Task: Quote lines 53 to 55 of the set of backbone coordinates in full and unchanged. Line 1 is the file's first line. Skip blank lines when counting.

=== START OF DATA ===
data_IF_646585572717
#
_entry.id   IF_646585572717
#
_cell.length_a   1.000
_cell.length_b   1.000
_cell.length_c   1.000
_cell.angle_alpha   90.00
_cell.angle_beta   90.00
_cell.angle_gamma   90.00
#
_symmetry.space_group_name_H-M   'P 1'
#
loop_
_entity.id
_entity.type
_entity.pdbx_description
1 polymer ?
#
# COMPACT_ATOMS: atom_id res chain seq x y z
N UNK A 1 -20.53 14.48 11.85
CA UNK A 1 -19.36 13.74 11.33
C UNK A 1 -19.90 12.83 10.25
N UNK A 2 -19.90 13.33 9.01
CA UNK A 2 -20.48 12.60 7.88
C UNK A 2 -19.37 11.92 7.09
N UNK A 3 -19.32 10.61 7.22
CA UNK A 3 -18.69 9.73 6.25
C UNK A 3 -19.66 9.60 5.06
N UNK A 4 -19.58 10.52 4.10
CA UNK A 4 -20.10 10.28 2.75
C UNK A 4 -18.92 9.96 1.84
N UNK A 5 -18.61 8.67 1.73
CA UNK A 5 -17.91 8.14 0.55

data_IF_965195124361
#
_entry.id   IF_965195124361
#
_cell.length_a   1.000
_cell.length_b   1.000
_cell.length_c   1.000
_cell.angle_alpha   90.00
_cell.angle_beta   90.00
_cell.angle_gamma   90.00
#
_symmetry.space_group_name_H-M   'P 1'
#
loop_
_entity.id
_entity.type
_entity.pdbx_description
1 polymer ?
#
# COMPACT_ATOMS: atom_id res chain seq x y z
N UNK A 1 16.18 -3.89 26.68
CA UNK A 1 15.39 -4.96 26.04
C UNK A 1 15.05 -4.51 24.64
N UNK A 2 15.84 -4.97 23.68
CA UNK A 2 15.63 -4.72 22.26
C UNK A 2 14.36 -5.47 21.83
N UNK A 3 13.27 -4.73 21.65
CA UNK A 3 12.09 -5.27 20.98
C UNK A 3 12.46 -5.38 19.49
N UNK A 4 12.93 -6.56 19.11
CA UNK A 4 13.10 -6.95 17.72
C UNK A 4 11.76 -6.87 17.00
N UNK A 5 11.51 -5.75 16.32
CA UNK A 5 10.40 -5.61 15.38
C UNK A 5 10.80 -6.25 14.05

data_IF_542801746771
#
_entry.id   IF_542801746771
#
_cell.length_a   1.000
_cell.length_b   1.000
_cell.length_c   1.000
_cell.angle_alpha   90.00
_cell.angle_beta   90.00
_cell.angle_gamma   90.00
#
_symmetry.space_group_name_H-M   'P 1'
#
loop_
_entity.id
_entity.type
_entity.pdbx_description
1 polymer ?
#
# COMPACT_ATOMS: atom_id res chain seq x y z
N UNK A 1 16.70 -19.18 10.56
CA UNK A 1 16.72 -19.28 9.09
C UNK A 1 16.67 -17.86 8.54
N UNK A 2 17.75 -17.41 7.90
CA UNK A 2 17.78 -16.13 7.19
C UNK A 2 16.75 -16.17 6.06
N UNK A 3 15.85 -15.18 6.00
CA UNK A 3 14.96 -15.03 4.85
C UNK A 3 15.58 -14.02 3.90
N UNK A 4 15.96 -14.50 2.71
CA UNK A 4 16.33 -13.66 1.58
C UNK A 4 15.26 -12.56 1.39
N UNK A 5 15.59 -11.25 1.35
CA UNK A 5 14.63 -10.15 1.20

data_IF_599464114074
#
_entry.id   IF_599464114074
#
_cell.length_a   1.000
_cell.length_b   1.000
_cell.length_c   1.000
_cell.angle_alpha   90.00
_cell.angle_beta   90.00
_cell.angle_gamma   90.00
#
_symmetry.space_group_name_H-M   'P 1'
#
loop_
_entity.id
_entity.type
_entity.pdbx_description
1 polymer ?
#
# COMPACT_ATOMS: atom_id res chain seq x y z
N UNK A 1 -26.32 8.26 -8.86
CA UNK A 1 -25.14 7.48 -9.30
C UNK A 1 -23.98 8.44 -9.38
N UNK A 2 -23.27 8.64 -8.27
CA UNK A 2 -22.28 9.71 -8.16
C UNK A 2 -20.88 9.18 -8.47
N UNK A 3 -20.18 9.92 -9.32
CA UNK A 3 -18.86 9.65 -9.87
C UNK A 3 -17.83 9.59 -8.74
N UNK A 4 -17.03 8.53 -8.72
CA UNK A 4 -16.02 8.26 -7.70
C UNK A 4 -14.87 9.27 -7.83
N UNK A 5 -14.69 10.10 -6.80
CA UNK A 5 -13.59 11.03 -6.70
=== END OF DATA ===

#
# COMPACT_ATOMS: atom_id res chain seq x y z
N UNK A 1 16.18 -3.89 26.68